Exercise helps you feel well because it increases metabolic rate detoxifying our cells reducing stress and improving state of mind, body and soul. During aerobic exercise, the stress hormone epinephrine, which is associated with fear, is released three times faster than norepinephrine (Seaward, 2015). Exercise also stimulates endorphins, the feel good hormones (Nix, 2015). A large cross sectional study of 824 obese men found that higher cardio and muscular fitness were associated with lower stress and higher mental resources in normal-weight men but not in overweight men (Kettunen, Kyrolainen & Santtila et al 2016). Exercise induces beneficial brain response and increases brain derived neurotropic factor (BDNF) which is associated with improved cognition and alleviation of both anxiety and depression ( Sleiman, Henry,& Al-Haddad et al. 2016). In a 12 week senior brain health exercise program, positive effects were shown in physical fitness, cognitive function and BDNF (Brun & Kang, 2016).


Abrahin, O., Rodrigues, RP., Marcal, AC., Alves, EA., Figueiredo, RC., de Sousa, EC.  (2016).  Swimming and cycling do not cause positive effects on bone mineral density:  a systematic review.  Revista Brasileira de Reumatologia.  345-51.  doi: 10.1016/j.rbre.2016.02.013

Byun, JE., Kang, EB.,  (2016).  The effects of senior brain health exercise program on basic physical fitness, cognitive function and BDNF of elderly women – a feasibility study.  Journal of Exercise, Nutrition and Biochemistry.  8-18.  Doi:  10.20463/jenb.2016.

Chang, SH., Chen, MC., Chien, NH., Lin, HF.  (2016).  Effectiveness of community-based exercise intervention programme in obese adults with metabolic syndrome.  Journal of Clinical Nursing. doi: 10.1111/jocn.13301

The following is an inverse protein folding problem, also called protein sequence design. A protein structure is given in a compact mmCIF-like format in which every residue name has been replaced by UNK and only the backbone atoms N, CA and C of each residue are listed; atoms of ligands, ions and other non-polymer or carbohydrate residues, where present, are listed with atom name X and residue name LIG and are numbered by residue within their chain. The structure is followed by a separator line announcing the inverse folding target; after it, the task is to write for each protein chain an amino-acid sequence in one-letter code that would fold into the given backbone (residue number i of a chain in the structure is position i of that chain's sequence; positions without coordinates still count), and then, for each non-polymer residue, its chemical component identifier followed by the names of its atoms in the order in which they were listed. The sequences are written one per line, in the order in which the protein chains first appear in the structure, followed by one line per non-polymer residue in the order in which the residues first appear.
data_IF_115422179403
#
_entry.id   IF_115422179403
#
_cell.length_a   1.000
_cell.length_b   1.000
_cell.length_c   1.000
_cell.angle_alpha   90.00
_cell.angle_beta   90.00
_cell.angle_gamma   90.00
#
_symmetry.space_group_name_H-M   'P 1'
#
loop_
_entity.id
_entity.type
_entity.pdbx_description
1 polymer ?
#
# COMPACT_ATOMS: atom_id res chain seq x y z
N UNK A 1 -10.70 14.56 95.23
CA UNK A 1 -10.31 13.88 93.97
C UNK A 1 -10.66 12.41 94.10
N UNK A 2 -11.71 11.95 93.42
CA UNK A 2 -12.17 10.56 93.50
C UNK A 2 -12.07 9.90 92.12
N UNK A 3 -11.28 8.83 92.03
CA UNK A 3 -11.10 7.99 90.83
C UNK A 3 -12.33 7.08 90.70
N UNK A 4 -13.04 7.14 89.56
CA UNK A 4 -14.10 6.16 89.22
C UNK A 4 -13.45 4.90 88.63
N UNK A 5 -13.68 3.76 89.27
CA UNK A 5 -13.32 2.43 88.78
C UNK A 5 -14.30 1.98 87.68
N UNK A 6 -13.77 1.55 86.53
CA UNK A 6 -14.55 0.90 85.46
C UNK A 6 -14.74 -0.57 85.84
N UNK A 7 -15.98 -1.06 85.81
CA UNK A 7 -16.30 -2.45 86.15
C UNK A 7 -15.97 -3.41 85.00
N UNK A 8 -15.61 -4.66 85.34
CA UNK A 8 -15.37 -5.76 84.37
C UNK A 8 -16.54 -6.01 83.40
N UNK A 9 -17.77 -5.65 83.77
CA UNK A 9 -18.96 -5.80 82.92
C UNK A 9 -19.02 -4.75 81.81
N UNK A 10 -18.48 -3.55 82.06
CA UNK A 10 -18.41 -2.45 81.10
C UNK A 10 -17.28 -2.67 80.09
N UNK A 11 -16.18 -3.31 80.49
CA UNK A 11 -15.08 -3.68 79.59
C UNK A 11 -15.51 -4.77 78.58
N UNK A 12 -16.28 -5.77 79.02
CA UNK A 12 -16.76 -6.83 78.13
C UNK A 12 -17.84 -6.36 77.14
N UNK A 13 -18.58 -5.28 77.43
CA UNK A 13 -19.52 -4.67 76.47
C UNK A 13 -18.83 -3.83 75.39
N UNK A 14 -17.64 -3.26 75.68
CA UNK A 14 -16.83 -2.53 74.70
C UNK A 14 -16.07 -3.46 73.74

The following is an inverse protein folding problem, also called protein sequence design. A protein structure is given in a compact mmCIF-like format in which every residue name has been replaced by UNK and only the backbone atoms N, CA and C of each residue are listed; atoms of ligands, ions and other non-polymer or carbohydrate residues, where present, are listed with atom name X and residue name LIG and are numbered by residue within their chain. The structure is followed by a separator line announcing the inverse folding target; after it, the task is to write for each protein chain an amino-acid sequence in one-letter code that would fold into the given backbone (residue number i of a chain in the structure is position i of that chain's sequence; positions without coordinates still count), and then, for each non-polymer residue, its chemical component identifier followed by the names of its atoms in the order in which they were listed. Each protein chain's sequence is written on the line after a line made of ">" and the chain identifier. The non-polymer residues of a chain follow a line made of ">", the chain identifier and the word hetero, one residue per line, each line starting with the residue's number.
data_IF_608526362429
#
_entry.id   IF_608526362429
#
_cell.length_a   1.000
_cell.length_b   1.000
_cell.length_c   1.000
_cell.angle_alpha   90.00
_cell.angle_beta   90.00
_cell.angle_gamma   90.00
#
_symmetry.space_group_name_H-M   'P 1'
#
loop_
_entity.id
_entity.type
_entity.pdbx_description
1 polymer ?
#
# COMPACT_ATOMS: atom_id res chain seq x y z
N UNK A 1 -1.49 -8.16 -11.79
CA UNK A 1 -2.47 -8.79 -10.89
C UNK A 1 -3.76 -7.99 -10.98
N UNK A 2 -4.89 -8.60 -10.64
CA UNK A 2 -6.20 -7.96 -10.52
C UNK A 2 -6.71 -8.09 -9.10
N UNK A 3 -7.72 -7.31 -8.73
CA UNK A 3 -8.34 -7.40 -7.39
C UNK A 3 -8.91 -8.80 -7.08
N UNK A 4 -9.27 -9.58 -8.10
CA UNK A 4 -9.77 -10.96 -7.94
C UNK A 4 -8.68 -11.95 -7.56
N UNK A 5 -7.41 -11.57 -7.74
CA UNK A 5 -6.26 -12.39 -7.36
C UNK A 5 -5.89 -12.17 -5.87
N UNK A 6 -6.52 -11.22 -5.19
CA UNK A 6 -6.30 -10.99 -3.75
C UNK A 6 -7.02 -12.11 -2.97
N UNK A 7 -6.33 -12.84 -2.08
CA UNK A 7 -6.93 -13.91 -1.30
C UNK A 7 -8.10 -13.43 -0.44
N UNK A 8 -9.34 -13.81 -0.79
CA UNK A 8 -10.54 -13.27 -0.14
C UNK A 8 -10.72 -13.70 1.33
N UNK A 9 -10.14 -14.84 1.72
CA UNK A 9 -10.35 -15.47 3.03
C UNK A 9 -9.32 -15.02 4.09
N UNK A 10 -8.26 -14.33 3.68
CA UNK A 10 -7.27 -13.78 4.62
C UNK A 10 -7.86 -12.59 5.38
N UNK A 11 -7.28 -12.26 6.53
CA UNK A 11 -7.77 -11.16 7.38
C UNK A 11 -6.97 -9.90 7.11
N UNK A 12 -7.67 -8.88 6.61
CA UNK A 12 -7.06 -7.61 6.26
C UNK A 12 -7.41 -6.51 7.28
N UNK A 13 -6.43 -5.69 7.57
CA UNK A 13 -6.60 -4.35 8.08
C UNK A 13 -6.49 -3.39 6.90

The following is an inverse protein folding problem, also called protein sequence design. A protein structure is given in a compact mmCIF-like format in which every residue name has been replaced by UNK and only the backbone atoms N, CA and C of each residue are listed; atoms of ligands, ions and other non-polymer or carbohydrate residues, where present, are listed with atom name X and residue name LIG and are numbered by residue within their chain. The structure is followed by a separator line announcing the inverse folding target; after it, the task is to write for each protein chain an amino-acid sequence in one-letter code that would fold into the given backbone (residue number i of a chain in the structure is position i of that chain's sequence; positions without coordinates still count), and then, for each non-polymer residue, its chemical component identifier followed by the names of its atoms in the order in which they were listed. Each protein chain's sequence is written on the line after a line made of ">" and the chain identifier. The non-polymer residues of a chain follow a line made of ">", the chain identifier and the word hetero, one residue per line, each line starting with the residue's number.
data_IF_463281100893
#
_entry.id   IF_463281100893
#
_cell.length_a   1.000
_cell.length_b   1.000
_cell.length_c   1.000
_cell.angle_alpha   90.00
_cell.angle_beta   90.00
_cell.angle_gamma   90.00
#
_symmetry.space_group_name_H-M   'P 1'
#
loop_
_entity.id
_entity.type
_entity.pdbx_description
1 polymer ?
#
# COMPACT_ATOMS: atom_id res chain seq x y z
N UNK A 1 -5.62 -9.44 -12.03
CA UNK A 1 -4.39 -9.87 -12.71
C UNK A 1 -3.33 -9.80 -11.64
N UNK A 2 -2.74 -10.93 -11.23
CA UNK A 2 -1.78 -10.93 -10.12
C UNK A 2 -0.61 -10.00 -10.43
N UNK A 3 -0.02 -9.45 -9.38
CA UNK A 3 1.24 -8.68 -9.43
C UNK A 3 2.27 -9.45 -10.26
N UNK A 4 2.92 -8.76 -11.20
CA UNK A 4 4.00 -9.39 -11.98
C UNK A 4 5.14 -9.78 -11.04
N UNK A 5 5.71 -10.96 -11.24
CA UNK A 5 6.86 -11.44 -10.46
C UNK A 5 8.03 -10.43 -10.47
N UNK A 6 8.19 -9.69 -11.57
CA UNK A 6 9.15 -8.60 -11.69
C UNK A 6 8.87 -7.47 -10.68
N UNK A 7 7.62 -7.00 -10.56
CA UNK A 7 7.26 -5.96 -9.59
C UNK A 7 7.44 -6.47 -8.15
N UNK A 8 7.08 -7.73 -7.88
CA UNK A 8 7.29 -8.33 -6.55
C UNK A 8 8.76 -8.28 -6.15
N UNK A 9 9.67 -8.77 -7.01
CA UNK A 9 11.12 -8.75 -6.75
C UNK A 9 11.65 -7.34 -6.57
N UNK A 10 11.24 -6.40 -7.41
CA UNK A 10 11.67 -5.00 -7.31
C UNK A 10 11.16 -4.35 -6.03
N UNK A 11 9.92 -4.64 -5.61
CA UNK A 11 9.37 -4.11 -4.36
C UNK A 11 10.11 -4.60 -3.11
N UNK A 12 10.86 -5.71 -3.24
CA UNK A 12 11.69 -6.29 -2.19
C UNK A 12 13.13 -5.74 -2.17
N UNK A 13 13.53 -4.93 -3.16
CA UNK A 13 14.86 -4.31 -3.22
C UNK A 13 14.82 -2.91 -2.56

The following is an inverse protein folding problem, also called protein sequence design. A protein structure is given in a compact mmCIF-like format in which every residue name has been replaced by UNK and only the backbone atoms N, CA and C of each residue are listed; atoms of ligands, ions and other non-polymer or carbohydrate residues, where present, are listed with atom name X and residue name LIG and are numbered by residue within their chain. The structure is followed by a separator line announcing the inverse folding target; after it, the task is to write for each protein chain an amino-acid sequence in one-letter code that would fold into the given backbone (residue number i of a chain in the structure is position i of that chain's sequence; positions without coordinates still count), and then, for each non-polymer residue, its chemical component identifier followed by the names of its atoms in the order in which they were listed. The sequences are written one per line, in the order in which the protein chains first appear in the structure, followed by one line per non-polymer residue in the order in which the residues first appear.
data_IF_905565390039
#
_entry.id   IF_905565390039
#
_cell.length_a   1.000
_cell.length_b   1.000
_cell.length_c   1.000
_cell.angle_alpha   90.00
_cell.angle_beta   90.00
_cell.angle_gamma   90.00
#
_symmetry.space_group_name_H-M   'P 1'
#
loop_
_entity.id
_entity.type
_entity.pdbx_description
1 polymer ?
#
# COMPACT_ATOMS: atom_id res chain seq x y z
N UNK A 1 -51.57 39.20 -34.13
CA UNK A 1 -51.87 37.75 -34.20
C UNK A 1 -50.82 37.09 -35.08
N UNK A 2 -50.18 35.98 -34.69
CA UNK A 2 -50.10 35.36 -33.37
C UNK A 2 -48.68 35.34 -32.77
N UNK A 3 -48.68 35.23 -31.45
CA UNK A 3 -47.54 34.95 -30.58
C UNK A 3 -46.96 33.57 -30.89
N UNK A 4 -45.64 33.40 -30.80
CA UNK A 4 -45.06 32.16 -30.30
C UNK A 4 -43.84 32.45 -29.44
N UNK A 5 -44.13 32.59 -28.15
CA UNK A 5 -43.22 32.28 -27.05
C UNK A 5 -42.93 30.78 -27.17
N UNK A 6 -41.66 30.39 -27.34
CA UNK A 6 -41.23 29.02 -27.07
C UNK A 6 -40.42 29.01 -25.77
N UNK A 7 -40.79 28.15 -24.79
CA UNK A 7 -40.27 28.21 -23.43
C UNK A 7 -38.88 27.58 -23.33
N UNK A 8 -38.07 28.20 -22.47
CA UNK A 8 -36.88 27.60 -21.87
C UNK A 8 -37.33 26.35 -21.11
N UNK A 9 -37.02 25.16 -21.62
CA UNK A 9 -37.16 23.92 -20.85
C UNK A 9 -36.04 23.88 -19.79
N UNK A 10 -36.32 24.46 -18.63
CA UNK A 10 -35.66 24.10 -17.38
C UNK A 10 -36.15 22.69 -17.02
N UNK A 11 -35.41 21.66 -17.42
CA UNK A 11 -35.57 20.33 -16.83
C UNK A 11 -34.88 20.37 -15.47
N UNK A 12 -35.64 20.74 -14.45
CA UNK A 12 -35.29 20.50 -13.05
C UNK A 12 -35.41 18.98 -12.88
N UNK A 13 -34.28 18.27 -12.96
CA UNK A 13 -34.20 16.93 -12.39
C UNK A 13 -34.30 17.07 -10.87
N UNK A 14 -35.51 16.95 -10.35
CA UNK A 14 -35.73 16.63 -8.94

Goh, VH., Hart, WG., (2016).  Aging and bone health in Singaporean Chinese pre-menopausal and postmenopausal women.  Maturitas.16-21. doi: 10.1016/j.maturitas.2016.04.004 

Higginbotham, A., (2015).  The complexity of obesity:  beyond energy balance.  Williams’ Essentials of Nutrition and Diet Therapy.  11th edition.  344-57.  Elsevier Mosby.  St. Louis, Missouri

Kang, SJ., Ko, KJ., Baek, UH.  (2016).  Effects of 12 weeks combined aerobic and resistance exercise on heart rate variability in type 2 diabetes mellitus patients.  2088-93. doi: 10.1589/jpts.28.2088.

Kettunen, O., Kyrolainen, H., Santtila, M., Vuorimaa, T., Vasankari, TJ.  (2016).  Greater levels of cardiorespiratory and muscular fitness are associated with low stress and high mental resources in normal but not overweight men.  BMC Public Health.   doi: 10.1186/s12889-016-3470-6.

Klugar, M., Cap, J., Klugarova, J., Mareckova, J., Roberson, DN., Kelnarova, Z.  (2016).  The personal active aging strategies of older adults in Europe:  a systematic review of qualitative evidence.  JBI Database System Review and Implementation Reports.  193-257.  Doi:  10: 11124/JBISRIR-2016-002393.

Nix, S., (2015).  Nutrition and physical fitness.  Williams’ Essentials of Nutrition and Diet Therapy.  11th edition.  325-43.  Elsevier Mosby.  St. Louis, Missouri. 

Otsuki, T., Kotato, T., Zempo-Miyaki, A. (2016).  Habitual exercise decreases systolic blood pressure during low-intensity resistance exercise in healthy middle-aged and older individuals. American of Physiology.  Heart and Circulatory Physiology.  doi: 10.1152/ajpheart.00379.2016 

Seaward, B. (2015). Physical exercise, nutrition and stress.  Managing Stress – Principles and Strategies for Health and Well-Being.  Jones and Bartlett.  Burlington MA.

Sleiman, A. Henry, J., Al-Haddad, R., El Hayek, L., Haidar, EA., Stringer, T, Ulja, D., Chao, M.  (2016).  Exercise promotes the expression of brain derived neurotrophic factor (BDNF) through the action of the ketone body B-hydroxybutyrate.   Retrieved from: